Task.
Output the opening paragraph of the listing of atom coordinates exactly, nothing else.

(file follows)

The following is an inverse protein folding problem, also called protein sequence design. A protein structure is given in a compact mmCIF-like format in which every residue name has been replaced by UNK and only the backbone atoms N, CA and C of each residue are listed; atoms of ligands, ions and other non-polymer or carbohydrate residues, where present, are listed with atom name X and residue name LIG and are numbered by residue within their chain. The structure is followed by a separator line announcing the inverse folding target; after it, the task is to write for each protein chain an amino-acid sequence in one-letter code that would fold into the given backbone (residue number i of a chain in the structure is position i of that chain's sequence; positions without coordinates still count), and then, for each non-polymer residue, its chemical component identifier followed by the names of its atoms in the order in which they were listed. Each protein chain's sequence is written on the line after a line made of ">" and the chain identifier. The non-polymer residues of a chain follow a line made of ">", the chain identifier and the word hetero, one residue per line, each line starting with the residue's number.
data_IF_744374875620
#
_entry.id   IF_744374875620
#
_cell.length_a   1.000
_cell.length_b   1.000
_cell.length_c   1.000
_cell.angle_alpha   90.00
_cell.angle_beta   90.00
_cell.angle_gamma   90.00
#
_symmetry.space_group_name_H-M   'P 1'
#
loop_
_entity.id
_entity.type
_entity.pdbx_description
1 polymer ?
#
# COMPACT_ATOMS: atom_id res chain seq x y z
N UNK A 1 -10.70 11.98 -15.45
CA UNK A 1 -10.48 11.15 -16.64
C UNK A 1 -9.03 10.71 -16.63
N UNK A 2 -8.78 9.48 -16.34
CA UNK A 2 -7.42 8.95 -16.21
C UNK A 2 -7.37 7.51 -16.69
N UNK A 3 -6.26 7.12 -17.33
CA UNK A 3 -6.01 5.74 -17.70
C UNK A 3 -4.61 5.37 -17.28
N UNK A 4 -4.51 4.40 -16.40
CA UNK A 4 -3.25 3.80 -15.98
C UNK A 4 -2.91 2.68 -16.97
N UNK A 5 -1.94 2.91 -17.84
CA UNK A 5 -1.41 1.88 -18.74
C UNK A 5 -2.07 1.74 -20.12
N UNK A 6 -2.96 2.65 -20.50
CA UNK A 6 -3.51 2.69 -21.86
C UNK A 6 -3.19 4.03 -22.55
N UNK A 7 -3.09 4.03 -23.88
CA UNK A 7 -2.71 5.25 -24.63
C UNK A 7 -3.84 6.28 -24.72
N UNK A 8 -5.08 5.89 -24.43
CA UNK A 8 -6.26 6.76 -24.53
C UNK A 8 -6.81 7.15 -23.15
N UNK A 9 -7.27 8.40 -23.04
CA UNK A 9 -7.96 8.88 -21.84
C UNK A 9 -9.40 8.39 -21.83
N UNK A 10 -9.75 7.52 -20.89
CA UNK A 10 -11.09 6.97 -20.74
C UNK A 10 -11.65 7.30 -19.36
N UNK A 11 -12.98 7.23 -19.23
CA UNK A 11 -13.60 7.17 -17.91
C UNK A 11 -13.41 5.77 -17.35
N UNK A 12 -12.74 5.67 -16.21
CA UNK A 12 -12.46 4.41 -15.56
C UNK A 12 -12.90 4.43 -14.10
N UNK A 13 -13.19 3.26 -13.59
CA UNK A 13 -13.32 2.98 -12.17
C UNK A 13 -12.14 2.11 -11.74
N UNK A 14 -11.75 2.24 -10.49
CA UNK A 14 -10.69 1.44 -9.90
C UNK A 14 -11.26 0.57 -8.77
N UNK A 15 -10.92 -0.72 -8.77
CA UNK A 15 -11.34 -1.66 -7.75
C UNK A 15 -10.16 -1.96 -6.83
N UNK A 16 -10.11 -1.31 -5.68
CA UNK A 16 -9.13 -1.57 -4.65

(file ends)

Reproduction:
The following is an inverse protein folding problem, also called protein sequence design. A protein structure is given in a compact mmCIF-like format in which every residue name has been replaced by UNK and only the backbone atoms N, CA and C of each residue are listed; atoms of ligands, ions and other non-polymer or carbohydrate residues, where present, are listed with atom name X and residue name LIG and are numbered by residue within their chain. The structure is followed by a separator line announcing the inverse folding target; after it, the task is to write for each protein chain an amino-acid sequence in one-letter code that would fold into the given backbone (residue number i of a chain in the structure is position i of that chain's sequence; positions without coordinates still count), and then, for each non-polymer residue, its chemical component identifier followed by the names of its atoms in the order in which they were listed. Each protein chain's sequence is written on the line after a line made of ">" and the chain identifier. The non-polymer residues of a chain follow a line made of ">", the chain identifier and the word hetero, one residue per line, each line starting with the residue's number.